In compiling meaningful score data, care was taken to eliminate items which can be considered practically duplicate, namely the scores of the same individuals (i.e., repeaters) recorded more than once within the timeframe in question, in which case the best STEP BULATS Writing level (score) was taken and the rest were discarded. Also, out of consideration for reliability, the data of individuals who took the STEP BULATS Writing Test and the TOEIC Test more than 24 months apart were eliminated. As a result, the score data of 559 test-takers out of the entire sample were finally selected for this study.
The results of the STEP BULATS (as well as the BULATS) Writing Test are reported in discrete levels ranging from 0 to 5 (more specifically, from levels 0, 0+, 1–, 1=, 1+ to levels 5–, 5=, and 5+) instead of scores. For the sake of statistical handling, these levels are converted to numbers by assigning -0.3 to "–" and +0.3 to"+": for example, Level 1+ is represented as 1.3 and Level 5– as 4.7.
Note that the STEP BULATS and the BULATS Test Suites are identical in content and format and thus the scores of the two tests can be treated on a comparable basis. Note further that the TOEIC has been modified somewhat “by aligning questions with everyday language scenarios that happen in today’s workplace” (May 2006 for the open test; April 2007 for the Institutional Program). The scores of the old and new TOEIC, however, can also be treated equally, since the continuity of the test scores has been maintained, according to ETS’s claim.
STEP BULATS Test Suite
To clarify this study, it would be worthwhile to provide some basic information on the BULATS. The BULATS Test Suite is designed to test the foreign language proficiency of individuals in English, German, French, or Spanish. The STEP BULATS Test Suite offered in Japan is essentially identical in content to the English version of the BULATS. Each Test Suite consists of four tests: Standard, Computer-based, Speaking, and Writing. The first two measure receptive skills, whereas the other two measure productive skills. Each of these tests covers areas such as descriptions of jobs, companies and products, travel, management and marketing, customer service, planning, reports, phone messages, business correspondence, and presentations (BULATS, 2008).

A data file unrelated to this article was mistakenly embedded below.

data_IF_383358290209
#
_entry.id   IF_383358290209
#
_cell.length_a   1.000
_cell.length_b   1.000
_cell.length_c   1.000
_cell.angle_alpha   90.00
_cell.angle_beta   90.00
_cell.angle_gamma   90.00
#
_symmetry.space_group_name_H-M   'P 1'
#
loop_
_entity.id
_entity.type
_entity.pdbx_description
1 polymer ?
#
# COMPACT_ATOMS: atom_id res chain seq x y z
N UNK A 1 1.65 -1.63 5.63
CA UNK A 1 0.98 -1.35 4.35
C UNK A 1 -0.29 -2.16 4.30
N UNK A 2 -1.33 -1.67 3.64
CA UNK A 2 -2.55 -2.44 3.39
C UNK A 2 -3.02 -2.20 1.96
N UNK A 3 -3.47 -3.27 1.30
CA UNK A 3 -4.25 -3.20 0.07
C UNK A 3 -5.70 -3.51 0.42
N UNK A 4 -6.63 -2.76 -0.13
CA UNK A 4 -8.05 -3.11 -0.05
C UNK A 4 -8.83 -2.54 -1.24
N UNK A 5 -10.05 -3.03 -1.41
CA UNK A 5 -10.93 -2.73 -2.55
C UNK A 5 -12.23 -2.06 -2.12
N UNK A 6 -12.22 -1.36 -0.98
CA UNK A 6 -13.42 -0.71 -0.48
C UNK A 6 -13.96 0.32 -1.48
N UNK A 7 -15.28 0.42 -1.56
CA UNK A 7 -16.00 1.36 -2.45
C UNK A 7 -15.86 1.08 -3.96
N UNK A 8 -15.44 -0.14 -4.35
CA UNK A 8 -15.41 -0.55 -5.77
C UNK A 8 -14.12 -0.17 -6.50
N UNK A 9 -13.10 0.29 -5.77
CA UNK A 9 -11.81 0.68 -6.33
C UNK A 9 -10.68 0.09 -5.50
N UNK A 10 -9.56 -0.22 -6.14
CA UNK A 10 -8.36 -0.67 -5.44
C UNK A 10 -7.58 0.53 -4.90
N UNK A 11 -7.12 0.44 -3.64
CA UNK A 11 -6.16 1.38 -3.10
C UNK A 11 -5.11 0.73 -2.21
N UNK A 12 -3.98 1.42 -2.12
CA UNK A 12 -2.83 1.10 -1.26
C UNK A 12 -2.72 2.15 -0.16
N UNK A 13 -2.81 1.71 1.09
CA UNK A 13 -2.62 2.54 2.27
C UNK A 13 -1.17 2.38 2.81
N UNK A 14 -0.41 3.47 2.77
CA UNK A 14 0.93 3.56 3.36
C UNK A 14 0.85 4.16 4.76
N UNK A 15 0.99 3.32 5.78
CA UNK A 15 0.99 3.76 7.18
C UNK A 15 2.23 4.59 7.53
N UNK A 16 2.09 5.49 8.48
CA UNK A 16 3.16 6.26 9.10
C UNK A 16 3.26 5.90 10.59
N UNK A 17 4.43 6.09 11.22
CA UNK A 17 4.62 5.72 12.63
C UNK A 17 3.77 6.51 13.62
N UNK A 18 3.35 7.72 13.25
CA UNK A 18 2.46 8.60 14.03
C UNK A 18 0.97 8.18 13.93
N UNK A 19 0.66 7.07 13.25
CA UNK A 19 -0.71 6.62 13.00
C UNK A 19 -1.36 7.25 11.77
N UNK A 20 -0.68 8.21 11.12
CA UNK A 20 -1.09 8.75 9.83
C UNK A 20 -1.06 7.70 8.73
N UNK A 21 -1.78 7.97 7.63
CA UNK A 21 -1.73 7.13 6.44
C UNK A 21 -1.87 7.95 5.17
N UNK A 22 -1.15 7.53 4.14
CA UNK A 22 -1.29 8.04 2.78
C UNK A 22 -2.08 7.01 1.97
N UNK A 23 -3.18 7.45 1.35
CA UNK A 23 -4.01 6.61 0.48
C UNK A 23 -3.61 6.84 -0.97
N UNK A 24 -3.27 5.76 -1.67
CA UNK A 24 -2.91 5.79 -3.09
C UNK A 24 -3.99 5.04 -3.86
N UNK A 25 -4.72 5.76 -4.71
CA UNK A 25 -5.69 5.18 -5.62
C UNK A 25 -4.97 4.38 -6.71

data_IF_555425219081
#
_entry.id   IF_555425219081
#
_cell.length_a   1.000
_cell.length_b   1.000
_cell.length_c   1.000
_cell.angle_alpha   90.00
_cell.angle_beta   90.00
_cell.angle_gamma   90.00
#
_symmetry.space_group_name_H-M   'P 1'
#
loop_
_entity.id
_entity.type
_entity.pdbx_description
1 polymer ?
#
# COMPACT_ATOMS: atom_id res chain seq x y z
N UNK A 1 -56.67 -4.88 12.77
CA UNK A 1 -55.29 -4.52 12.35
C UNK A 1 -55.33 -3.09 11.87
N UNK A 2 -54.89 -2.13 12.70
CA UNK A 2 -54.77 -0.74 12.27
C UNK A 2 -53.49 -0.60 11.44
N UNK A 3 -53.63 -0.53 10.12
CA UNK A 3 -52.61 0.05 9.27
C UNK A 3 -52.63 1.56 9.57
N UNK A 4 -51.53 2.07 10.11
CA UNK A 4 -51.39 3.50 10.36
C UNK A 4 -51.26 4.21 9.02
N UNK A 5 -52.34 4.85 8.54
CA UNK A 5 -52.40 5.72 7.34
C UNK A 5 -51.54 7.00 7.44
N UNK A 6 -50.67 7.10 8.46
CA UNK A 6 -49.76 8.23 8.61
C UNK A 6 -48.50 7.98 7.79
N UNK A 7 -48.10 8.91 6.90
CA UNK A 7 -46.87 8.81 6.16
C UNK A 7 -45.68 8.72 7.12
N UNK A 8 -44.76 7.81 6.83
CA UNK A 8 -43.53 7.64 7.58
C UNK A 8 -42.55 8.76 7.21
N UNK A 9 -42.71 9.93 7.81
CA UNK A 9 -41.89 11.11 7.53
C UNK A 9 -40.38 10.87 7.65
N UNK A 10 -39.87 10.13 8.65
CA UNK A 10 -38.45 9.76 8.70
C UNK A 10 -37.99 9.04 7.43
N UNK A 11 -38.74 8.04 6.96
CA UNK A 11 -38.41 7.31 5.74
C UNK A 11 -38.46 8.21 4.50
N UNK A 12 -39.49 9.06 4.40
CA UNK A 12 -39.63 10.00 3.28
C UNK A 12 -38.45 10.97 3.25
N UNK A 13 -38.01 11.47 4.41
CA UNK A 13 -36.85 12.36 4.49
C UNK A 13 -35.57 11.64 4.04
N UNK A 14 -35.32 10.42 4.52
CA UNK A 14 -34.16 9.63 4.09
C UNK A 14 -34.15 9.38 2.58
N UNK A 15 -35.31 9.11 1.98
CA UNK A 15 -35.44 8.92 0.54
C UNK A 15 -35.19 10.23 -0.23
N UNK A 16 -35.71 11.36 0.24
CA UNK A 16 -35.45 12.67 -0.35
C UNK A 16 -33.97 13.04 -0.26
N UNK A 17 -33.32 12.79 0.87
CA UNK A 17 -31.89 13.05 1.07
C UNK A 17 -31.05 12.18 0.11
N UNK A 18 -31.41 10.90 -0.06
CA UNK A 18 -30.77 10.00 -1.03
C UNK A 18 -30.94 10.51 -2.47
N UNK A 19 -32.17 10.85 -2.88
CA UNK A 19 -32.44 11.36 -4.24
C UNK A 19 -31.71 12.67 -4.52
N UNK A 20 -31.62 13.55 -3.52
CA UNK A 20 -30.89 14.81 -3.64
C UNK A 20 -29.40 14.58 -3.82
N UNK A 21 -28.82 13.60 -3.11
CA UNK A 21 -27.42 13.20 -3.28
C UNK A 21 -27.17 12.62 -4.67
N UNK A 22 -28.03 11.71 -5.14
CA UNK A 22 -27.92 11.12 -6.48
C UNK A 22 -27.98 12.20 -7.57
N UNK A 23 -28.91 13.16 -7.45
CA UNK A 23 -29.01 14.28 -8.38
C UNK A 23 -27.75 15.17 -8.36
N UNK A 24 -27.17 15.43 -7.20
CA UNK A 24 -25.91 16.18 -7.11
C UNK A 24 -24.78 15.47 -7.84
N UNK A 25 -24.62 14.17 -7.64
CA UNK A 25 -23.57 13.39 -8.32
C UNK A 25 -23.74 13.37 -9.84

Furthermore, the actual tasks given in each Test Suite are designed to represent a variety of practical tasks encountered in workplaces such as understanding a business-related article, taking a phone message, and writing a letter or a report. As shown in the extract of a sample test in
Appendix A, the texts are reasonably long (e.g., 530 words) and complex, interspersed with quite a few advanced vocabulary items and business phrases such as “economies of scale” and "clashes of corporate cultures.” Thus, the Test Suite adequately covers the general business domain, yet without going into excessively technical or professional terms. The Writing Test consists of two tasks, each of which requires the test-taker to compose from scratch a short e-mail message, letter, or memo. As shown in the sample task from the 45-minute Writing Test in
Appendix B, the test-taker is expected to exhibit his/her ability to write a well-organized, persuasive report or letter, typical of tasks that may often come up in actual business situations.
In sum, the STEP BULATS Test Suite is specifically designed to measure the test-taker's English skills in work situations and environments, a significant departure from general English tests.
The BULATS Writing levels were found to correlate only moderately with TOEIC Total scores, as shown in Figure 1. The correlation coefficient was found to be .69 (between .64 and .73 at a confidence level of 95%)，which was very close to the .66 that was reported in the author’s previous study. In any case, it was considerably lower than the correlation coefficient of .83 reported by Woodford (1982, p.15) and The Chauncey Group International (1998, p.1-2).
When the entire sample was divided into two groups according to TOEIC scores, the correlation coefficient tended to decrease for each group. For example, when the entire sample was divided at a TOEIC cut-off point of 800, the correlation coefficient decreased somewhat to .62 (between .53 and .70 at a confidence level of 95%) for the group with TOEIC scores below 800 and it decreased significantly to .46 (between .37 and .54 at a confidence level of 95%) for the group with TOEIC scores at or above 800, as shown in Figures 2 and 3. Furthermore, when the cut-off point was raised to a TOEIC score of 900, the correlation coefficient dropped to as low as .27 for the top group (with TOEIC scores more than or equal to 900) as shown in Figure 4.
Figures 5 and 6 show the distributions of STEP BULATS Writing levels at TOEIC scores of 800 and 900, respectively. As can be seen, the STEP BULATS Writing levels varied significantly even at these TOEIC scores, which are considered very high in terms of general English.
Analysis and Discussion
Analysis of Correlation Coefficients